Stuck at Chicago O’Hare. Next, some sleep
The last presentation was Robert Siefker’s excellent explanation of The Shroud: A Critical Summary Of Observations, Data And Hypotheses Version 2.0, a document published by the Turin Shroud Center of Colorado headed up by John Jackson. More on this shortly in another posting.
It was a good conference. All of the presentations were very good. Most we’re excellent. A few were outstanding. Some, to my particular way of seeing things, were particularly notable for one reason or another. I’ve already mentioned Andrew Silverman’s mind consciousness talk and Ray Schneider’s overview of significant evidence in earlier postings. There were others.
Saturday afternoon: When Bob Rucker finished his extended talk, MCNP Analysis Of Neutrons Released From Jesus’ Body In The Resurrection the applause was seismic. In closing, he mentioned that he had a few handouts of his slides. They were gone in 15 seconds as people all but climbed over tables to grab them. I was approached by several people to see if I would publish his PowerPoint now because nobody wanted to wait until the conference papers were published, probably in December. Bob has given me an electronic copy of 54 of his charts and is writing up notes of what he said. When I get it I’ll post the whole thing here. So watch for it.
Sunday morning: Nothing will wake you up like a ten foot tall picture of Charles Freeman at 8:00 in the morning (see picture above). It was one of the slides Jack Markwardt used in his most outstanding special presentation, Modern Scholarship And The History Of The Turin Shroud. This is a big deal. If Jack is right, and indeed he may be, we may need to completely rethink the history of the shroud before it arrived in Western Europe. We may need to reconsider the notion that the cloth was “doubled in fours” or whatever definition we have been using for the word tetradiplon. We may need to reimagine what happened before, during and after AD 944.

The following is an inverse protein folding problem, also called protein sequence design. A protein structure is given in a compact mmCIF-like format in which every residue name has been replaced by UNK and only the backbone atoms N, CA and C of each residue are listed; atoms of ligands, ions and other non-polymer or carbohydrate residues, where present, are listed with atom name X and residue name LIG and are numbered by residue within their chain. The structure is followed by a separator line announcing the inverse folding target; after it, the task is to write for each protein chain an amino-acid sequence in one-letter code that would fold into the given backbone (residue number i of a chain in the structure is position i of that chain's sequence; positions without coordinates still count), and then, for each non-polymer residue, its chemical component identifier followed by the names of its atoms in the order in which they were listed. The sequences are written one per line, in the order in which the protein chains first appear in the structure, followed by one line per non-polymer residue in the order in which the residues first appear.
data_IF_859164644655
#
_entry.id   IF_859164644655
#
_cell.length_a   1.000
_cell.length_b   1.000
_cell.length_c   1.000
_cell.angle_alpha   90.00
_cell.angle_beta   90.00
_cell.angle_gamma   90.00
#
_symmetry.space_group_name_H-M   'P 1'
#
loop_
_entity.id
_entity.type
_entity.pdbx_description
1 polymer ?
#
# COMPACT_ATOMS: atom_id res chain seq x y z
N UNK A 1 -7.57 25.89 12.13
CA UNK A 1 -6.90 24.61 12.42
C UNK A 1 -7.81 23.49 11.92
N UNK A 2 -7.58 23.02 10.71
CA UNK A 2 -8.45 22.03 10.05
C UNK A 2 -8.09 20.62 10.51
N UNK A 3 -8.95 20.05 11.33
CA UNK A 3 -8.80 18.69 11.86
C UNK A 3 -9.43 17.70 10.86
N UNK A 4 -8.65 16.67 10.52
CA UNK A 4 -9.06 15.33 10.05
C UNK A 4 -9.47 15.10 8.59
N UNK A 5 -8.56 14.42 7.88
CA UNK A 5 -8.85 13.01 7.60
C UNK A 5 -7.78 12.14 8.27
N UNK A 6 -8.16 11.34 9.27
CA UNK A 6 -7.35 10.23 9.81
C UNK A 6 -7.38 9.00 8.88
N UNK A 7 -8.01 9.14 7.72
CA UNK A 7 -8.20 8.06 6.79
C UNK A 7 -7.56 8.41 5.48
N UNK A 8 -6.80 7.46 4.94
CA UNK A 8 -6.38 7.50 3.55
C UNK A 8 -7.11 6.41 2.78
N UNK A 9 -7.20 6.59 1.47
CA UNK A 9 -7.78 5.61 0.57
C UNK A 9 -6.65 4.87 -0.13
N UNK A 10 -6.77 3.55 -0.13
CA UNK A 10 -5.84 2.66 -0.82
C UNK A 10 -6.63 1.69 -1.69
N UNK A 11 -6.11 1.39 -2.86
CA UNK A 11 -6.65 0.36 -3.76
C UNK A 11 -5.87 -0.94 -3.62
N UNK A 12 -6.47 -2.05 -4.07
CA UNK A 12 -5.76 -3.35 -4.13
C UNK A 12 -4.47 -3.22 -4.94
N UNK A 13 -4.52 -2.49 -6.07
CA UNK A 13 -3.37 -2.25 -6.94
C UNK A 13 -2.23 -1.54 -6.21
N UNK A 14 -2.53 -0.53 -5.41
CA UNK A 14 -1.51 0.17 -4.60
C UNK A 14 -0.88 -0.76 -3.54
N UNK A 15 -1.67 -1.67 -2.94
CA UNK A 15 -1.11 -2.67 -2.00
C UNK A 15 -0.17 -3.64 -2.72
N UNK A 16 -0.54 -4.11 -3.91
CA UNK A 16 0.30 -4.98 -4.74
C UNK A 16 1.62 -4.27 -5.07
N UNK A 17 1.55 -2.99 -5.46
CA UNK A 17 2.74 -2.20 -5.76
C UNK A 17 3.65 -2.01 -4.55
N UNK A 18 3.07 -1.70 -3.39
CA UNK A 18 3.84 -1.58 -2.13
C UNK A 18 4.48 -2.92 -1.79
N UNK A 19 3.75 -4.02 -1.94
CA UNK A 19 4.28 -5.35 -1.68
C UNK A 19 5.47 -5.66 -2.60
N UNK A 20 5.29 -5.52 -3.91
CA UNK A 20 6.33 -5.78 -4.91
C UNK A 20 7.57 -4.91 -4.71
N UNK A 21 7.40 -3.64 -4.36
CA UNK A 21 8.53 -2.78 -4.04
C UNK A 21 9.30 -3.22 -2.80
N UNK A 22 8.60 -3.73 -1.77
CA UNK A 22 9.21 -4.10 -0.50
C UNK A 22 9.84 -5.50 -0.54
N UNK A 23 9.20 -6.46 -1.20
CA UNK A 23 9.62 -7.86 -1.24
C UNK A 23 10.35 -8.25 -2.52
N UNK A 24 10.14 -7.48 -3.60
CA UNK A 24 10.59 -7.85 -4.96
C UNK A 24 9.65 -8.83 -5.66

Still Sunday morning: Barrie Schwortz gave an eight minute talk about Ray Rogers. Strip away any mention of the shroud, as Rogers did in his work-a-day world, and you find a brilliant and dedicated scientist admired by his peers at Los Alamos. Thanks, Barrie. It needed to be said. For now, and until we can get Barrie’s full presentation, lets not have any comments on Barrie’s talk.
As for comments on Bob Siefker’s presentation, let’s wait for a subsequent posting on the subject, maybe later today. And, as for Jack Marwardt’s new historical theory, let’s wait for the actual paper to be published because this is potentially seminal.
Much more to talk about.